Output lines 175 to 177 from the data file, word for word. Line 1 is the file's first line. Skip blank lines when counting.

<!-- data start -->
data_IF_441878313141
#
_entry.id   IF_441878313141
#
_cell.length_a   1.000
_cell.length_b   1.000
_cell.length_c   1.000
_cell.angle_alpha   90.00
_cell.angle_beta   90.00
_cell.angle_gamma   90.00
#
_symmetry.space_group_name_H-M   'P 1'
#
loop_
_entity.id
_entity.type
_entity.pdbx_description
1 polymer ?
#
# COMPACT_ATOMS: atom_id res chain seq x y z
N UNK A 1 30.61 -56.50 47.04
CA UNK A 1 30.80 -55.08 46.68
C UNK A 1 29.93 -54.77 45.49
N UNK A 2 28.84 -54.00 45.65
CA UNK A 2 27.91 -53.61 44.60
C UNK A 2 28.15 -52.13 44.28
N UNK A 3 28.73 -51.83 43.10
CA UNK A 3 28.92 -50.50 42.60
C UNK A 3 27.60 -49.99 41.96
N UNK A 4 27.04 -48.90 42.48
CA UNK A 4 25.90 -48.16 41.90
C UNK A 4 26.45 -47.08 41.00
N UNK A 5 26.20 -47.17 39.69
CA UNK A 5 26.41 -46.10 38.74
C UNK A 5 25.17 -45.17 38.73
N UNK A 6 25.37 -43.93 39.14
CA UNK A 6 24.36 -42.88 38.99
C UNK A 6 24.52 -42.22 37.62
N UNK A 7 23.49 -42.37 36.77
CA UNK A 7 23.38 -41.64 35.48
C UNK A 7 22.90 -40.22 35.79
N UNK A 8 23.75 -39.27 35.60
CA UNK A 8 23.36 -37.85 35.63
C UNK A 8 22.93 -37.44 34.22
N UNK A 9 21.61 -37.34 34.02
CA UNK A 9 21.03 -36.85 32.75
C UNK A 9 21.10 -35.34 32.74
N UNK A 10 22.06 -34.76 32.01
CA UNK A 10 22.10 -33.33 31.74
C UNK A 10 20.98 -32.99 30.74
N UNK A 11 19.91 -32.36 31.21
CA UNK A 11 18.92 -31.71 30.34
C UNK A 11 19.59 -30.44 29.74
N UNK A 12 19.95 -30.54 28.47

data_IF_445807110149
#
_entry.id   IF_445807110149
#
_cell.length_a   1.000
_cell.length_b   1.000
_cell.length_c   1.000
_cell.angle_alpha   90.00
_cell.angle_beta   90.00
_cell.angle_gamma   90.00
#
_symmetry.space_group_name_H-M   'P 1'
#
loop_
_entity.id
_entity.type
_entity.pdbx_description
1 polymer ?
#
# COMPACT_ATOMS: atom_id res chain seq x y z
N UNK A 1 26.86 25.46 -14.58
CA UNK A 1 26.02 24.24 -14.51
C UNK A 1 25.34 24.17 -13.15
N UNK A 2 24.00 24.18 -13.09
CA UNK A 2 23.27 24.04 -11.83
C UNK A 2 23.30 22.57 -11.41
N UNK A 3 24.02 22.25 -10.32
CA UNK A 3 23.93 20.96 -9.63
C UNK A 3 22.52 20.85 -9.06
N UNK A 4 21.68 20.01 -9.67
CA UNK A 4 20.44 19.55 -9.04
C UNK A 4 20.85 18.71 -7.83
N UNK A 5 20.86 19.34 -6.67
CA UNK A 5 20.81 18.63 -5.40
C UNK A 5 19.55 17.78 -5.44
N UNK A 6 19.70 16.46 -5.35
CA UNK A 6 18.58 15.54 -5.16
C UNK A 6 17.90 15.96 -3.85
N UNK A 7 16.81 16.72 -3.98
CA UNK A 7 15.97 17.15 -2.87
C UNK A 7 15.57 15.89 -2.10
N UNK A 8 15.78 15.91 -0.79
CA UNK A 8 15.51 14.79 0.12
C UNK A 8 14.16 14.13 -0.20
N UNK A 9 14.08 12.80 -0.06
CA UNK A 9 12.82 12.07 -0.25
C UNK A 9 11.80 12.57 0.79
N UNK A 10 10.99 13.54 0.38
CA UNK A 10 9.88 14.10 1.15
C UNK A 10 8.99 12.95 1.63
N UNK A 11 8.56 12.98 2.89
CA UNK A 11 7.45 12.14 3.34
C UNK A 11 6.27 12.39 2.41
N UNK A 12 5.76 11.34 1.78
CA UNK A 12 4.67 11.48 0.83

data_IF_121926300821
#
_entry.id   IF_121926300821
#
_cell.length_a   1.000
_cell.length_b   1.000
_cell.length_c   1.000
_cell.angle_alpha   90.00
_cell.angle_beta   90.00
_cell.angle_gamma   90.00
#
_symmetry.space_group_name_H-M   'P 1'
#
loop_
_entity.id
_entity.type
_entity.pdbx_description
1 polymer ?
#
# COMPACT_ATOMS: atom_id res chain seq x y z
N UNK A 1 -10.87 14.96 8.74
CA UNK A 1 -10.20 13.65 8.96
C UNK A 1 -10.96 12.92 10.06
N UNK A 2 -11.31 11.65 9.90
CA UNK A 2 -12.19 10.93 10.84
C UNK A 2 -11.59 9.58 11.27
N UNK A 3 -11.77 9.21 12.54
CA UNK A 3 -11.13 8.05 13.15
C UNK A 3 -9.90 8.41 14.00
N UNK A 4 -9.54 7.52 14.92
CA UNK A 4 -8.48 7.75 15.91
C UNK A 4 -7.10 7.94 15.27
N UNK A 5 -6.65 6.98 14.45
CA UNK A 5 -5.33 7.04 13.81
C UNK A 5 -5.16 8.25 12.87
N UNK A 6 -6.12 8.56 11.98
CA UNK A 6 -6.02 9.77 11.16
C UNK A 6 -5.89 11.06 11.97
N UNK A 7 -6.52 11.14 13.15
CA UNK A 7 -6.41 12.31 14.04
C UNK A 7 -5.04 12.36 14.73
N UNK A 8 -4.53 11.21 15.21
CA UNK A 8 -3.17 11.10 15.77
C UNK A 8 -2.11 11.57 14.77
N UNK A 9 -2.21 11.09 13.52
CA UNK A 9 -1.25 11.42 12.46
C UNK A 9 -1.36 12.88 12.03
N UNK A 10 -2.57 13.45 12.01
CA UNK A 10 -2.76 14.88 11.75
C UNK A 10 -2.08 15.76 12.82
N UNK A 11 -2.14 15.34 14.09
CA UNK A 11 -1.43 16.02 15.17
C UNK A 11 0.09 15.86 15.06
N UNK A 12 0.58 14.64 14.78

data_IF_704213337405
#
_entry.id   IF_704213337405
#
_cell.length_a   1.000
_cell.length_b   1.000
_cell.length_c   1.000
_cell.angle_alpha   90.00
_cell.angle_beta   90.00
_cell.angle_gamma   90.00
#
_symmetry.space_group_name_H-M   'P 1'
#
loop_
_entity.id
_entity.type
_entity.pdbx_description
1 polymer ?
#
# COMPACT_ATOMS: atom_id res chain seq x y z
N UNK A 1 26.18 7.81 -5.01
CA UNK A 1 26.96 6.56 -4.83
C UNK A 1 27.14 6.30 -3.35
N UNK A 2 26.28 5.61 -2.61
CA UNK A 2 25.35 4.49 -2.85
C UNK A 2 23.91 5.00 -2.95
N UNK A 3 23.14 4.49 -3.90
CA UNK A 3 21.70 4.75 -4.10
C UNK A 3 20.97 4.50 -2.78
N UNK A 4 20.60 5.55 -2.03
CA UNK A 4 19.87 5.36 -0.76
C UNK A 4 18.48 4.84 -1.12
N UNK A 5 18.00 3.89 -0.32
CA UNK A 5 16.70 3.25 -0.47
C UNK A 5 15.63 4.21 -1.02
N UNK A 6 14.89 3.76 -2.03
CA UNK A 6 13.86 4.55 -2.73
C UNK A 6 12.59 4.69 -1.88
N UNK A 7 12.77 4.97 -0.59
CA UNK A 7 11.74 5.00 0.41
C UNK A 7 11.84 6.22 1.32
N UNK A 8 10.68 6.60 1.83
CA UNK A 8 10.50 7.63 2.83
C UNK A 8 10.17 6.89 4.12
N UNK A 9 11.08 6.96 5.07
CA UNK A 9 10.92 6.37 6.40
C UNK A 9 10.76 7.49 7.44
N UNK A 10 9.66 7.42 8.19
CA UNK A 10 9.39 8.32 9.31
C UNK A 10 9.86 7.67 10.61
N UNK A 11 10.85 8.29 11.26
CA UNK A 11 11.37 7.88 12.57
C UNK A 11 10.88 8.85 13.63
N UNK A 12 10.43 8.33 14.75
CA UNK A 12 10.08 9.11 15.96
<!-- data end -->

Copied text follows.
_symmetry.space_group_name_H-M   'P 1'
#
loop_